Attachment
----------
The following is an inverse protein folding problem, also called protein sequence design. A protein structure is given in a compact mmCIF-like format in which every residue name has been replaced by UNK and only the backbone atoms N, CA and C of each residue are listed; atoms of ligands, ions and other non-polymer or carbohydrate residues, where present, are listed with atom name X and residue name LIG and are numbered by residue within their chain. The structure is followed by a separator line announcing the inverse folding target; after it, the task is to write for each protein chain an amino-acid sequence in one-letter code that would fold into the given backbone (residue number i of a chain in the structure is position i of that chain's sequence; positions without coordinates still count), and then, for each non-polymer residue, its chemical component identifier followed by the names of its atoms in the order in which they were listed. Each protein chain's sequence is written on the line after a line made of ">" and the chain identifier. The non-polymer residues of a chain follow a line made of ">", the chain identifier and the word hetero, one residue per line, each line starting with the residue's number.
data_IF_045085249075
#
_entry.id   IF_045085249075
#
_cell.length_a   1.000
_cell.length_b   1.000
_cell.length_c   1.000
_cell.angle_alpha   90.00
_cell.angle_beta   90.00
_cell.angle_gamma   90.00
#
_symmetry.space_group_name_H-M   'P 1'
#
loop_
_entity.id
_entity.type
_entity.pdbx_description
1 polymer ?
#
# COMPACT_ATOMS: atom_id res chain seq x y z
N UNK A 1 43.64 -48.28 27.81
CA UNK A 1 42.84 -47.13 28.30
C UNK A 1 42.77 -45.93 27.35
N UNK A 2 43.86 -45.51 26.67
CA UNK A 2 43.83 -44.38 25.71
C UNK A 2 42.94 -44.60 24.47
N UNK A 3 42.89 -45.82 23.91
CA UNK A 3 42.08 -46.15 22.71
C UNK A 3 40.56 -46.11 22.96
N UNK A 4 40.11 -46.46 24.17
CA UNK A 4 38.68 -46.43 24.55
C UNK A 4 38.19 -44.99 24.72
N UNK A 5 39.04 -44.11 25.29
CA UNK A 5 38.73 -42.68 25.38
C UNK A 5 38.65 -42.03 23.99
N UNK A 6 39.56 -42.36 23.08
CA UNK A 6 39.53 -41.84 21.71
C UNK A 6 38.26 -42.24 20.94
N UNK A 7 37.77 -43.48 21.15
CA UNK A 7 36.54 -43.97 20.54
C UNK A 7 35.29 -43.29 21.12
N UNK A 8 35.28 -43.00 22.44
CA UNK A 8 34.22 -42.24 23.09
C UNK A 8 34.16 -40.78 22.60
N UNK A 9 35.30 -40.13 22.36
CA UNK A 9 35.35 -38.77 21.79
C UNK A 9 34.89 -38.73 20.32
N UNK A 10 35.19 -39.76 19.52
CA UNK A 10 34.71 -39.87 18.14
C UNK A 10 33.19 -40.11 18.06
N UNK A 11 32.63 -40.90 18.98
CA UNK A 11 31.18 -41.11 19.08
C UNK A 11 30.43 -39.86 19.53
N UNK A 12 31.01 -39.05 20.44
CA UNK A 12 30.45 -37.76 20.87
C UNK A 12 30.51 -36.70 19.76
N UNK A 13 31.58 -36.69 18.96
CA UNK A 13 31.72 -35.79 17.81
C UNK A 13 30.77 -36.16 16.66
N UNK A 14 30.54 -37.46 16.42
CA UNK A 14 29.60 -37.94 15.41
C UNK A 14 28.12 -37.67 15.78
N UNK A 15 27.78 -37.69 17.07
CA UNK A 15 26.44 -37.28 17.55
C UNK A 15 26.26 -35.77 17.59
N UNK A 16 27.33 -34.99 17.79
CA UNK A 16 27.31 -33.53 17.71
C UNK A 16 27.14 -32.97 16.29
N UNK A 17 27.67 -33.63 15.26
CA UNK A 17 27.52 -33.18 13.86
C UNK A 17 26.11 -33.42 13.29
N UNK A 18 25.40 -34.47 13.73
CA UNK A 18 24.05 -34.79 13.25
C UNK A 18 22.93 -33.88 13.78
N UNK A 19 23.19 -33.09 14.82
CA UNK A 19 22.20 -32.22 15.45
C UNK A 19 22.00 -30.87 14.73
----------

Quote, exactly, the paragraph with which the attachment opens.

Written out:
The following is an inverse protein folding problem, also called protein sequence design. A protein structure is given in a compact mmCIF-like format in which every residue name has been replaced by UNK and only the backbone atoms N, CA and C of each residue are listed; atoms of ligands, ions and other non-polymer or carbohydrate residues, where present, are listed with atom name X and residue name LIG and are numbered by residue within their chain. The structure is followed by a separator line announcing the inverse folding target; after it, the task is to write for each protein chain an amino-acid sequence in one-letter code that would fold into the given backbone (residue number i of a chain in the structure is position i of that chain's sequence; positions without coordinates still count), and then, for each non-polymer residue, its chemical component identifier followed by the names of its atoms in the order in which they were listed. Each protein chain's sequence is written on the line after a line made of ">" and the chain identifier. The non-polymer residues of a chain follow a line made of ">", the chain identifier and the word hetero, one residue per line, each line starting with the residue's number.